Therapeutic communities for addicts developed since the Sixties without a clear theory on what made them therapeutic. There have also been some doubts on their long term outcome results. Part I of this book describes how therapeutic communities for addicts have roots in the self-help movement. such as Alcoholics Anonymous as well as in the development of alternatives for psychiatric hospitalization in such forms as the psychotherapeutic communities in Europe after World War II. The therapeutic communities based on self-help ptinciples were greatly influenced by Synanon. a community founded by former addicts advocating a drug-free lifestyle (Yablonsky, 1967). Addicts were regarded as irresponsible individuals, who used drugs or alcohol to escape from the frustrations and tensions of daily life. To be successfully treated a re-education was necessary to learn new values and attitudes. Group meetings to express emotions and thoughts on what happened were thought to be essential to maintain abstinence from drugs or alcohol. These meetings, later called 'encounter groups', became a main therapeutic element in most therapeutic conununities for addicts. Professionals added other therapeutic techniques with roots in psychoanalytic theories and the human potential movement based on the humanistic psychology (Maslow, 1968).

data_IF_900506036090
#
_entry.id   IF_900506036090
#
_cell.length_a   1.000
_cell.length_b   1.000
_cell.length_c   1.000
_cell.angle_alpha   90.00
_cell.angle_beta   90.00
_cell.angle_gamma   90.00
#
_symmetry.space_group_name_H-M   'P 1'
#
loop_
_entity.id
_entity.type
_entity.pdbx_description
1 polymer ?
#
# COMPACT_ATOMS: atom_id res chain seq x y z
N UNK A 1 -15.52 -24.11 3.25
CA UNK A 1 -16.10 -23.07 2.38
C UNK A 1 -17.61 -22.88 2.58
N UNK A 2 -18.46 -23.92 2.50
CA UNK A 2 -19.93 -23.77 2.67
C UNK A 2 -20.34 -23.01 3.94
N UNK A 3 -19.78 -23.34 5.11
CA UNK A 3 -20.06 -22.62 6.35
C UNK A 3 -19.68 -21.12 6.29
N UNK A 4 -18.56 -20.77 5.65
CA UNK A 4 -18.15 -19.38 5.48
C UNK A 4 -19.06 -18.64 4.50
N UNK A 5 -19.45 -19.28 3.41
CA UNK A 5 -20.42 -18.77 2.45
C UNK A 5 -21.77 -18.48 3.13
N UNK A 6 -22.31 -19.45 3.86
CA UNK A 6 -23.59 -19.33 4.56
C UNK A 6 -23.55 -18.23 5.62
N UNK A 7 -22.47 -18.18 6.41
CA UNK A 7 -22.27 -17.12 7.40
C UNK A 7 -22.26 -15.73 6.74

Emiliehoeve, The, addicts, family, follow-up study, therapeutic community
W.J. Schudel (Willem) , Ch.D. Kaplan
Erasmus University Rotterdam
978-90-90-05307-3
hdl.handle.net/1765/40357
Erasmus MC: University Medical Center Rotterdam

Kooyman, M. (1992, September 2). The therapeutic community for addicts : intimacy, perent involvment and treatment outcome. Erasmus University Rotterdam. Retrieved from http://hdl.handle.net/1765/40357